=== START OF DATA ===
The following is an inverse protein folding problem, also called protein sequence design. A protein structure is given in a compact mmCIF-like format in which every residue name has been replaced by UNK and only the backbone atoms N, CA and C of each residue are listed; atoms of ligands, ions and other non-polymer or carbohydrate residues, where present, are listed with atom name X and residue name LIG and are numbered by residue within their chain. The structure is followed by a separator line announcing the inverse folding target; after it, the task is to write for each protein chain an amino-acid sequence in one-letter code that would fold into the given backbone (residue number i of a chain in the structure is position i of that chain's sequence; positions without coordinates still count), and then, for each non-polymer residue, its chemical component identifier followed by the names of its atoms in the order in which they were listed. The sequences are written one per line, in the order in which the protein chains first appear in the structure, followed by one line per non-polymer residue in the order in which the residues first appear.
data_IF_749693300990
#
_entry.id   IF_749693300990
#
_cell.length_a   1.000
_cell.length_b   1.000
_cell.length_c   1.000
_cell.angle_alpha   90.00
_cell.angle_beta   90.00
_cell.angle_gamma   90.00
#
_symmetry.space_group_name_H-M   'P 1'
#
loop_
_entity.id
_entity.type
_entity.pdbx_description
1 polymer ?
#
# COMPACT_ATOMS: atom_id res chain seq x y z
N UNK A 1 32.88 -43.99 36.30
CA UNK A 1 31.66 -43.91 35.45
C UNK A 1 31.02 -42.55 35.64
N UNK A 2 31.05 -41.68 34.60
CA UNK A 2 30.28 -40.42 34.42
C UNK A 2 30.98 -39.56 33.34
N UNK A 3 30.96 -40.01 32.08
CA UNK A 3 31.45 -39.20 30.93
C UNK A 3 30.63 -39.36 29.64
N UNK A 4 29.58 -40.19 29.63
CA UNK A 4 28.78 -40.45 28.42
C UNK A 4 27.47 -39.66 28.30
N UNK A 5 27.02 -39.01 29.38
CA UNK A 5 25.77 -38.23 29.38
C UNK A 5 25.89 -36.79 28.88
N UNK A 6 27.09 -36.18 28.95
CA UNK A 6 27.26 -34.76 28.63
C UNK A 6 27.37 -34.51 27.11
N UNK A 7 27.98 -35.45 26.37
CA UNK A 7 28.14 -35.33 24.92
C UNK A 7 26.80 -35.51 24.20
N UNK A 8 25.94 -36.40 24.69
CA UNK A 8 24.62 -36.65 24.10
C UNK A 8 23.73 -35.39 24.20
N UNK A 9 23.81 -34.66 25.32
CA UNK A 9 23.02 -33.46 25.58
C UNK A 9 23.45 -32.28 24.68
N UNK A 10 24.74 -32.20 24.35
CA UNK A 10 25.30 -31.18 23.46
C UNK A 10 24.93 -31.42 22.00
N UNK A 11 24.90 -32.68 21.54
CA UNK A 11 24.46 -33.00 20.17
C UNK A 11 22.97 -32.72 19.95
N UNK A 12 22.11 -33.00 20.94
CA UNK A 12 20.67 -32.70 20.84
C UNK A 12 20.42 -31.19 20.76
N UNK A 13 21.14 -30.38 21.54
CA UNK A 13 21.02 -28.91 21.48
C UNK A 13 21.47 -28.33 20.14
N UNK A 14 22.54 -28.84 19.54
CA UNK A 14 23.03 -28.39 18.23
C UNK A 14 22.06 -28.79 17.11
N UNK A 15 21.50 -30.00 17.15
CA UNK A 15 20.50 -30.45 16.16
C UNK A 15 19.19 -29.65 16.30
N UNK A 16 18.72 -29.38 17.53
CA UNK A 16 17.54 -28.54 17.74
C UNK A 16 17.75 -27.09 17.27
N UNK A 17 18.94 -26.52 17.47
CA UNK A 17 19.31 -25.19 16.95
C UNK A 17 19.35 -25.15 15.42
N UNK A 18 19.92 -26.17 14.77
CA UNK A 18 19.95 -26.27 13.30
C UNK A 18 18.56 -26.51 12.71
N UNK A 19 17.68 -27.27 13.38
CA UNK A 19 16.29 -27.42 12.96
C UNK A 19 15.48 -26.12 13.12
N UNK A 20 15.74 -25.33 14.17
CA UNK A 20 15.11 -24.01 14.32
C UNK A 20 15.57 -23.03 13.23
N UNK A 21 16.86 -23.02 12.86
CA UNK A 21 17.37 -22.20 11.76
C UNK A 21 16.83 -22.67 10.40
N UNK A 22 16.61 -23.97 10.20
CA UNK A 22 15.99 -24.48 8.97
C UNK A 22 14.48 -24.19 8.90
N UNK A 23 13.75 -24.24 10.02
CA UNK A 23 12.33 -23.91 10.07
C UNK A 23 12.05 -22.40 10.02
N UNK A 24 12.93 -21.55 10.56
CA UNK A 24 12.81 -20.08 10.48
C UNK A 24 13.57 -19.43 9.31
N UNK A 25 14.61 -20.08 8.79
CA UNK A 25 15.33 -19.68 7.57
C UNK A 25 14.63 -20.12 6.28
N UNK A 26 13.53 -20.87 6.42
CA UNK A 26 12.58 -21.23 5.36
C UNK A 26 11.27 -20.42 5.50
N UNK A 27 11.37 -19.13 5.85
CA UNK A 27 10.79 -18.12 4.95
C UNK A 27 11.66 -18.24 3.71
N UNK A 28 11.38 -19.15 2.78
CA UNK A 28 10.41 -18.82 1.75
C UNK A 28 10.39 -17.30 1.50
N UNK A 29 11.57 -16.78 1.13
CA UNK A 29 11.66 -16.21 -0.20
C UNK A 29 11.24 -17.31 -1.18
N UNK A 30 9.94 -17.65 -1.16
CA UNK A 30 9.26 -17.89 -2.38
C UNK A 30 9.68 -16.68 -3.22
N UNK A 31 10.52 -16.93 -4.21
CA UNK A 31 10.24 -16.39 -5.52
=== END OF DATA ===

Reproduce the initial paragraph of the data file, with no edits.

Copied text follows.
The following is an inverse protein folding problem, also called protein sequence design. A protein structure is given in a compact mmCIF-like format in which every residue name has been replaced by UNK and only the backbone atoms N, CA and C of each residue are listed; atoms of ligands, ions and other non-polymer or carbohydrate residues, where present, are listed with atom name X and residue name LIG and are numbered by residue within their chain. The structure is followed by a separator line announcing the inverse folding target; after it, the task is to write for each protein chain an amino-acid sequence in one-letter code that would fold into the given backbone (residue number i of a chain in the structure is position i of that chain's sequence; positions without coordinates still count), and then, for each non-polymer residue, its chemical component identifier followed by the names of its atoms in the order in which they were listed. The sequences are written one per line, in the order in which the protein chains first appear in the structure, followed by one line per non-polymer residue in the order in which the residues first appear.